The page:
1English Translation of the International Preliminary Examination Report for Application PCT/EP97/00096.
2Search Report of the German Patent Office Relating to Parent German Patent Application No. PCT/EP97/00096 filed Jan. 10, 1997.
Referenced by
Citing PatentFiling datePublication dateApplicantTitle
US6438860 *Aug 18, 2000Aug 27, 2002Zsp Geodaetische Systeme GmbhDevice and process for determining position between two parts which are movable relative to one another
US6457245 *Apr 5, 2001Oct 1, 2002Methode Electronics, Inc.Multi-bit optical sensor code wheel
US6555808Jul 16, 2001Apr 29, 2003Kabushiki Kaisha Tokai Rika Denki SeisakushoApparatus for detecting rotational angle
US6574876 *Jul 18, 2001Jun 10, 2003Kabushiki Kaisha Tokai Rika Denki SeisakushoApparatus for detecting rotational angle
US6785974Jan 13, 2003Sep 7, 2004Alps Electric Co., Ltd.Rotation angle detecting device in which a plurality of slit arrays are arranged along the rotation axis of a code plate
US7287333 *May 19, 2006Oct 30, 2007Her Yuan Chyun Co., Ltd.Signal detecting device
US8011112 *Nov 30, 2007Sep 6, 2011Leica Geosystems AgMethod and apparatus for determining positions
US20030167645 *Jan 13, 2003Sep 11, 2003Tadashi SanoRotation angle detecting device in which a plurality of slit arrays are arranged along the rotation axis of a code plate
US20080140249 *Nov 30, 2007Jun 12, 2008Leica Geosystems AgMethod and apparatus for determining positions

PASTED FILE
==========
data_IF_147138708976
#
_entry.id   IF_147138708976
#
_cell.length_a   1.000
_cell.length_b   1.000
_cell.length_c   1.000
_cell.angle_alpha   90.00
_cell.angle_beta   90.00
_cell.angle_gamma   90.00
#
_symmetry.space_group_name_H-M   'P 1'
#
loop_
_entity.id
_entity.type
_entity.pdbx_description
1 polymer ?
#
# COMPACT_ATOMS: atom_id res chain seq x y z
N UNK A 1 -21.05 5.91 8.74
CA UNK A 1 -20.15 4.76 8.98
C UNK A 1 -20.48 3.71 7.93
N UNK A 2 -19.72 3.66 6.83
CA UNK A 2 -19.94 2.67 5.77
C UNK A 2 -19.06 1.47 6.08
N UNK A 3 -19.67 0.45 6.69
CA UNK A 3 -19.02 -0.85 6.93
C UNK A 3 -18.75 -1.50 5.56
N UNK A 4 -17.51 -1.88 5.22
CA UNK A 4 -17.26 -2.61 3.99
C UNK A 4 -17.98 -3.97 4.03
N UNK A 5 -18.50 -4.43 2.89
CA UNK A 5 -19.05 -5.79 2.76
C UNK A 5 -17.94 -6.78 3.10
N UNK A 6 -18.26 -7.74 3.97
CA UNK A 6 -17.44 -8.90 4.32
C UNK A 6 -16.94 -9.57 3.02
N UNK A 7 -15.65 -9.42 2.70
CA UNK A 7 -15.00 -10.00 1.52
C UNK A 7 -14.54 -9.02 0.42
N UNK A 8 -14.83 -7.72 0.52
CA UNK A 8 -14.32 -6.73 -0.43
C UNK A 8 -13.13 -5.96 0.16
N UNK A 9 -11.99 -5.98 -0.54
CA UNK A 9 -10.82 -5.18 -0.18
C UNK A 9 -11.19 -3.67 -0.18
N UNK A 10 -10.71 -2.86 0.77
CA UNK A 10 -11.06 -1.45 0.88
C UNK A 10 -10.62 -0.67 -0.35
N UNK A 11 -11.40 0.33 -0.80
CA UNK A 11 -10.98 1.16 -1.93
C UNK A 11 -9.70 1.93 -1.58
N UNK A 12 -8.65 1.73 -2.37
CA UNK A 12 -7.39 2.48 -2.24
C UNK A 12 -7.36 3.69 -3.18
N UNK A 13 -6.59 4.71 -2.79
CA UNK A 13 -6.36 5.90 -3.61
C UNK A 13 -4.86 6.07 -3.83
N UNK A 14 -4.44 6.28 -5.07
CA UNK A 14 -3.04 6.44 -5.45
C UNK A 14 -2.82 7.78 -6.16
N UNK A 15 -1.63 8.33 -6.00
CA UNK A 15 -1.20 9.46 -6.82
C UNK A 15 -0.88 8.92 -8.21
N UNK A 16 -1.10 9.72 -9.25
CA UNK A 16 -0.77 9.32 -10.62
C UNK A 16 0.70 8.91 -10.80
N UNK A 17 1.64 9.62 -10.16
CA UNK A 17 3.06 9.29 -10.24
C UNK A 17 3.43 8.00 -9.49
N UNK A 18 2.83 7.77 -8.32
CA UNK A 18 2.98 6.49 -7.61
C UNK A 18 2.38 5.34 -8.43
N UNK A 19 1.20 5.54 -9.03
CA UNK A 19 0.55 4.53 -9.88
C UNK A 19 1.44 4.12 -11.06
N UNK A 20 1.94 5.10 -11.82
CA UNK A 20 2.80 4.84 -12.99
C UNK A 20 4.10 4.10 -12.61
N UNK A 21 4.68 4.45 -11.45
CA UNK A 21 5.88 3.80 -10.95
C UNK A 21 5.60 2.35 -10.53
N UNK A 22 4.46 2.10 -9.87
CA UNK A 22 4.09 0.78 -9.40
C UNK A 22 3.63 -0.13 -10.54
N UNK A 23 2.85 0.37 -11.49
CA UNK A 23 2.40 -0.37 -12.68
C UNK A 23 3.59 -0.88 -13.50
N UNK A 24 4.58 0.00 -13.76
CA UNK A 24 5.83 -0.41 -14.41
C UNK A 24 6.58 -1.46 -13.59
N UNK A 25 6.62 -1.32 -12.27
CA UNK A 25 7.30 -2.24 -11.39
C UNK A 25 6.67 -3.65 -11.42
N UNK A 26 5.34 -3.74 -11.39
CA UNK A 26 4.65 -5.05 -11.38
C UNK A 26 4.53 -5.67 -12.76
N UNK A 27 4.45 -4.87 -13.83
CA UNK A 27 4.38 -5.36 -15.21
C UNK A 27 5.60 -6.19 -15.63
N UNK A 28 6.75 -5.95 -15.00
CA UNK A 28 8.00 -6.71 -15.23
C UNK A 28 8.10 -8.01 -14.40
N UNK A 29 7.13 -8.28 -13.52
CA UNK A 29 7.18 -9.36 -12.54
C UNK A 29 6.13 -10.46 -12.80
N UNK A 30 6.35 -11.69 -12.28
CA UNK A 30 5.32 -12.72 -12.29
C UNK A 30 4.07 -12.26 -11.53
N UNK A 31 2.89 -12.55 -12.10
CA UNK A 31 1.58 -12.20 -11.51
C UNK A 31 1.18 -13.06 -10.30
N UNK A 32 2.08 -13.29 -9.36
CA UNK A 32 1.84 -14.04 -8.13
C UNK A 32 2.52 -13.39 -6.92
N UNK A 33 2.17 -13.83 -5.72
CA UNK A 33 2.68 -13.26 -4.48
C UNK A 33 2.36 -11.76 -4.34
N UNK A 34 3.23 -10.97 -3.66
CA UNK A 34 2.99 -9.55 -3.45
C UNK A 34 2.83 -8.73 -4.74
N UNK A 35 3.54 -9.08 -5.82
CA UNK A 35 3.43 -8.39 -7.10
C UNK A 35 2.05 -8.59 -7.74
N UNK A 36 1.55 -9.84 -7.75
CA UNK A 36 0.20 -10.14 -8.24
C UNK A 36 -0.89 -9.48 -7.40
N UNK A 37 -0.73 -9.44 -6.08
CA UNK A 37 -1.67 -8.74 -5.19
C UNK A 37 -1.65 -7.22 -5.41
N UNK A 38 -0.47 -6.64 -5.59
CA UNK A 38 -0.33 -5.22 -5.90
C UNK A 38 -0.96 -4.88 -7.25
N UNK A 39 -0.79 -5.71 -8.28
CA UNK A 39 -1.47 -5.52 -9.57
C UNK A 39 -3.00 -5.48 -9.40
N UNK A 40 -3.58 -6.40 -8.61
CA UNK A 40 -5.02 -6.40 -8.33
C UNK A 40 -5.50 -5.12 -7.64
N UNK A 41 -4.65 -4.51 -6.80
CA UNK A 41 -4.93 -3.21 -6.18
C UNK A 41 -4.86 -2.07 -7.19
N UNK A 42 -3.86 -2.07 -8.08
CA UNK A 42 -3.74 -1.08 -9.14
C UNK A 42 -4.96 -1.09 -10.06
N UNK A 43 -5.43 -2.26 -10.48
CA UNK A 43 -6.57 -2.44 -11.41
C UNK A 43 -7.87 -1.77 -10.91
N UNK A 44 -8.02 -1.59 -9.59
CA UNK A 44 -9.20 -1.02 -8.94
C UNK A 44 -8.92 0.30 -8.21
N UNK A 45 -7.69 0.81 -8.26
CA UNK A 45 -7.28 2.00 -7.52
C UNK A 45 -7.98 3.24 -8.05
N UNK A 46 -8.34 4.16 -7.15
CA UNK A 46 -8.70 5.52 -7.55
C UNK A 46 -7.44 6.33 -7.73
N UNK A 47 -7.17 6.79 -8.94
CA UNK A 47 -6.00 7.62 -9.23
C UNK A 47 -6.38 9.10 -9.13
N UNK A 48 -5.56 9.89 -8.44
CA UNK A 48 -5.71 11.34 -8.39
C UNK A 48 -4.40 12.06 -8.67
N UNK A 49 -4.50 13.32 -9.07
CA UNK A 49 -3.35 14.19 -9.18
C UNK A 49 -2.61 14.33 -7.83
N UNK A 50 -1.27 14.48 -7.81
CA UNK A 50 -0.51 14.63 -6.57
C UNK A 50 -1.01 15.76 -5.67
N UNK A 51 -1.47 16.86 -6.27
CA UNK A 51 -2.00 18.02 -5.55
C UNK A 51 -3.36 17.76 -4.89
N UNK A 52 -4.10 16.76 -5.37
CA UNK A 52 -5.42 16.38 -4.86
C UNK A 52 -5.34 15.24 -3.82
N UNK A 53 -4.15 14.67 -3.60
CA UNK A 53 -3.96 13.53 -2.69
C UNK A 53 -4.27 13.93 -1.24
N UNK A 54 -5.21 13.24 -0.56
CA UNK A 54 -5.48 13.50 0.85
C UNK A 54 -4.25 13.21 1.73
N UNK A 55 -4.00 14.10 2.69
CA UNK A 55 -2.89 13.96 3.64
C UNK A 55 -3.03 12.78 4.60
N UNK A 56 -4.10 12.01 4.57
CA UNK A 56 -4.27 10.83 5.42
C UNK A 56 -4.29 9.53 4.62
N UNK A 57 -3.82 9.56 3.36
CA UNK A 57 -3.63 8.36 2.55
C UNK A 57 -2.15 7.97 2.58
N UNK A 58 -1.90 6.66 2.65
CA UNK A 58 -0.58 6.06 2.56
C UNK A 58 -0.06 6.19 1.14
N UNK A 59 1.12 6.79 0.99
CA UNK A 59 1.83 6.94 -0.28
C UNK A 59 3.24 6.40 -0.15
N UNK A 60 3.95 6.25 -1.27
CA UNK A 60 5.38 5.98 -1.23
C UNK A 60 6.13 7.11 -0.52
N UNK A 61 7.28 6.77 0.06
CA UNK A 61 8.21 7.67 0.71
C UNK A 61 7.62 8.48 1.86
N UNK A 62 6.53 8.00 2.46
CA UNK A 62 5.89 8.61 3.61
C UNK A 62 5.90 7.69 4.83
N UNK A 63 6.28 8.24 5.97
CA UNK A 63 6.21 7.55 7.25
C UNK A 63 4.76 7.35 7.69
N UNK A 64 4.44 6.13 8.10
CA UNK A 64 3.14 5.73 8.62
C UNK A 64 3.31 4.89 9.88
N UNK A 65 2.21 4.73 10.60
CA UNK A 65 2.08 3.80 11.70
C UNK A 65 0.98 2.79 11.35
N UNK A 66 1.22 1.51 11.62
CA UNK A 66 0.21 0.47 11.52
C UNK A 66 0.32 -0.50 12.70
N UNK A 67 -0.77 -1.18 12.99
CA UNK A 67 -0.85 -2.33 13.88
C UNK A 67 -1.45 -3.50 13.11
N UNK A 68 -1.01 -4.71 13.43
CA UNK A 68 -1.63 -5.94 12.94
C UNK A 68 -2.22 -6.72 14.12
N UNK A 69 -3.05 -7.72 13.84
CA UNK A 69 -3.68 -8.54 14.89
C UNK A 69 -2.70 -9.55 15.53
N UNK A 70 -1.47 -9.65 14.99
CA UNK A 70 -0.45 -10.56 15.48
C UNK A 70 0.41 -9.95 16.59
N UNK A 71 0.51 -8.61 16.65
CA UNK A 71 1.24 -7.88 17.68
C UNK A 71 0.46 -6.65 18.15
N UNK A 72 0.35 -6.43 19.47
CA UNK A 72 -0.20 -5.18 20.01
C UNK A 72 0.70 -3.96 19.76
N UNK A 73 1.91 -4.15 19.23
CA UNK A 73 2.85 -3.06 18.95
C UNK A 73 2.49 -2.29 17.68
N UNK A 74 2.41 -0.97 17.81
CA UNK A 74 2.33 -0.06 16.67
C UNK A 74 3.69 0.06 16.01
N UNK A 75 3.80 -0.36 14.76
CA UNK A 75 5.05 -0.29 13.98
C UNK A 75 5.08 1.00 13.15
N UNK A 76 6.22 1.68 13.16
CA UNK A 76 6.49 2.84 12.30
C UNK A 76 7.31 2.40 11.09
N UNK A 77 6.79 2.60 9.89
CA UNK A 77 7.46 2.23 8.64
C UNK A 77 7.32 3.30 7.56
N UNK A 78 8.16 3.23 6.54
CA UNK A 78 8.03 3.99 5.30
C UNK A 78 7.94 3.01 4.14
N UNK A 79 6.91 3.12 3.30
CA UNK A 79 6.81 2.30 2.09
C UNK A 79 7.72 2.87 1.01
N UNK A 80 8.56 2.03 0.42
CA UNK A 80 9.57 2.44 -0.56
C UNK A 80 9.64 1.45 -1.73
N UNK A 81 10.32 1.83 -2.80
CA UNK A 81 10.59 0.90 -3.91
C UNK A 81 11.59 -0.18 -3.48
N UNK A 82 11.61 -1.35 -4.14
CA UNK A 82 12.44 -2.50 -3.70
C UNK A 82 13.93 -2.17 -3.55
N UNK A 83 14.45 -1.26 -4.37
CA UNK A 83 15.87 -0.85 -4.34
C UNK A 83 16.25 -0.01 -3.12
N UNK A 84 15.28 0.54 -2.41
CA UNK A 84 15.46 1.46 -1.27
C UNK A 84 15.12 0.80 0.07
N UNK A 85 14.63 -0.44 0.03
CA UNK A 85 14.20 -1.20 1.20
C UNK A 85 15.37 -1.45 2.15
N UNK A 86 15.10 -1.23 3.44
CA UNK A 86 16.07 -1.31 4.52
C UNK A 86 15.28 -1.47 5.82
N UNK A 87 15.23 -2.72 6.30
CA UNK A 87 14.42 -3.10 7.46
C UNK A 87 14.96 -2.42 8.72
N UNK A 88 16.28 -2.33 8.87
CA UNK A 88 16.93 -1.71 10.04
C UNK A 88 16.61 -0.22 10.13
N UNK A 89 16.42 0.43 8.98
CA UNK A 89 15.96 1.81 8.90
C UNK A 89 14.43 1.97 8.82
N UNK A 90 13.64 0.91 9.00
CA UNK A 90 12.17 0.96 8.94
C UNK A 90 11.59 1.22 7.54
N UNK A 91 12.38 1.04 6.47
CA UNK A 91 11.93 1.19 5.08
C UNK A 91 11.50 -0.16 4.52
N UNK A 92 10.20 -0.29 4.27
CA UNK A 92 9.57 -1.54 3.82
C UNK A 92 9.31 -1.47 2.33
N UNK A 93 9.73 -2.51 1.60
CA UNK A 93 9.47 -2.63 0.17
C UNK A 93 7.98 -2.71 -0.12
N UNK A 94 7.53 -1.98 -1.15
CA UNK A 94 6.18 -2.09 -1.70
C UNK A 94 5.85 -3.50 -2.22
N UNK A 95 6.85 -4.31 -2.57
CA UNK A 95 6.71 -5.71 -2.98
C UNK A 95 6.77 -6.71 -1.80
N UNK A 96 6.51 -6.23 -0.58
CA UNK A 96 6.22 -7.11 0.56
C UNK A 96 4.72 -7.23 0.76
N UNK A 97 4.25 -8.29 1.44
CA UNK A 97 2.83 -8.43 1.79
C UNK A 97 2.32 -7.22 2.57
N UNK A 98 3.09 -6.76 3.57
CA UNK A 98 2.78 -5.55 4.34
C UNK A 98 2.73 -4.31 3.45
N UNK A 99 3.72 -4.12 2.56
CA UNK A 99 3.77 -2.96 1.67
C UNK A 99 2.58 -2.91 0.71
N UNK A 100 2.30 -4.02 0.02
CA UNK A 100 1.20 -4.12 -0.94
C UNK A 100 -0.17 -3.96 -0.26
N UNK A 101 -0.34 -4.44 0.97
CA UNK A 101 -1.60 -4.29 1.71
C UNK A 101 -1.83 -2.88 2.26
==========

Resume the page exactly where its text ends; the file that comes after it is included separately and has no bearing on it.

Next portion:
US20120286774 *May 10, 2012Nov 15, 2012Oliver NehlsApparatus and method for determining steering angle
WO2002082012A2 *Apr 5, 2002Oct 17, 2002Methode Electronics, Inc.Multi-bit optical sensor code wheel
WO2002082012A3 *Apr 5, 2002Nov 21, 2002Methode Electronics IncMulti-bit optical sensor code wheel
Classifications
U.S. Classification33/1.0PT, 341/15, 33/1.00N
International ClassificationB62D15/02, G01D5/249, G01D5/245, H03M1/30, H03M1/14
Cooperative ClassificationH03M1/143, G01D5/2455, B62D15/02
European ClassificationH03M1/14P, G01D5/245C1, B62D15/02
Legal Events
DateCodeEventDescription
Oct 9, 1998ASAssignment
Owner name: ITT MANUFACTURING ENTERPRISES, INC., DELAWARE
Free format text: ASSIGNMENT OF ASSIGNORS INTEREST;ASSIGNORS:NECKEL, KLAUS;WIGGER, BERND;REEL/FRAME:009505/0424
Effective date: 19970428
Apr 12, 2005FPAYFee payment
Year of fee payment: 4
May 18, 2009REMIMaintenance fee reminder mailed
Nov 6, 2009LAPSLapse for failure to pay maintenance fees
Dec 29, 2009FPExpired due to failure to pay maintenance fee
Effective date: 20091106